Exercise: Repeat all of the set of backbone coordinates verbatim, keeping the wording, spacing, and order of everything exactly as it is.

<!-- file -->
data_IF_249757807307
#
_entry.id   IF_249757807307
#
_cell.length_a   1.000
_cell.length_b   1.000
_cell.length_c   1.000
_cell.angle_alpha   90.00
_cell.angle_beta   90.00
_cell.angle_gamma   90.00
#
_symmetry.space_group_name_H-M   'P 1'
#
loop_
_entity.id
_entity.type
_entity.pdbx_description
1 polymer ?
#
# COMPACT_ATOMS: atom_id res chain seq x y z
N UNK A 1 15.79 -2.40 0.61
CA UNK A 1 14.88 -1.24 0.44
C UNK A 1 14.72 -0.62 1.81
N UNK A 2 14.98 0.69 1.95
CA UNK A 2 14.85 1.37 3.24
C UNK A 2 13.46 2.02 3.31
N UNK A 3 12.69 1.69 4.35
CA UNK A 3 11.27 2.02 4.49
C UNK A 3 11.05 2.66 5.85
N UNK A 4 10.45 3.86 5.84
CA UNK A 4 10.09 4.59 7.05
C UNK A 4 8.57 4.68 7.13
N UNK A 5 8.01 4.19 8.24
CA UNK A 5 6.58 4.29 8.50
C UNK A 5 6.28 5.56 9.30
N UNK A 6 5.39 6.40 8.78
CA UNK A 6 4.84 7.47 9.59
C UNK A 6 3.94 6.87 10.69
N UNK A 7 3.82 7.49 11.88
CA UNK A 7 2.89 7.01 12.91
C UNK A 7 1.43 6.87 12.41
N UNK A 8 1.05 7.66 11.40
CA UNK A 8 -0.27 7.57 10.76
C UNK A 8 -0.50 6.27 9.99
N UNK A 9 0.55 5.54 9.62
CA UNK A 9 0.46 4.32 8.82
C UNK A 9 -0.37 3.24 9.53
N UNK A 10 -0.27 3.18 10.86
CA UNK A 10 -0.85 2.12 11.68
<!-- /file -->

data_IF_249757807307
#
_entry.id   IF_249757807307
#
_cell.length_a   1.000
_cell.length_b   1.000
_cell.length_c   1.000
_cell.angle_alpha   90.00
_cell.angle_beta   90.00
_cell.angle_gamma   90.00
#
_symmetry.space_group_name_H-M   'P 1'
#
loop_
_entity.id
_entity.type
_entity.pdbx_description
1 polymer ?
#
# COMPACT_ATOMS: atom_id res chain seq x y z
N UNK A 1 15.79 -2.40 0.61
CA UNK A 1 14.88 -1.24 0.44
C UNK A 1 14.72 -0.62 1.81
N UNK A 2 14.98 0.69 1.95
CA UNK A 2 14.85 1.37 3.24
C UNK A 2 13.46 2.02 3.31
N UNK A 3 12.69 1.69 4.35
CA UNK A 3 11.27 2.02 4.49
C UNK A 3 11.05 2.66 5.85
N UNK A 4 10.45 3.86 5.84
CA UNK A 4 10.09 4.59 7.05
C UNK A 4 8.57 4.68 7.13
N UNK A 5 8.01 4.19 8.24
CA UNK A 5 6.58 4.29 8.50
C UNK A 5 6.28 5.56 9.30
N UNK A 6 5.39 6.40 8.78
CA UNK A 6 4.84 7.47 9.59
C UNK A 6 3.94 6.87 10.69
N UNK A 7 3.82 7.49 11.88
CA UNK A 7 2.89 7.01 12.91
C UNK A 7 1.43 6.87 12.41
N UNK A 8 1.05 7.66 11.40
CA UNK A 8 -0.27 7.57 10.76
C UNK A 8 -0.50 6.27 9.99
N UNK A 9 0.55 5.54 9.62
CA UNK A 9 0.46 4.32 8.82
C UNK A 9 -0.37 3.24 9.53
N UNK A 10 -0.27 3.18 10.86
CA UNK A 10 -0.85 2.12 11.68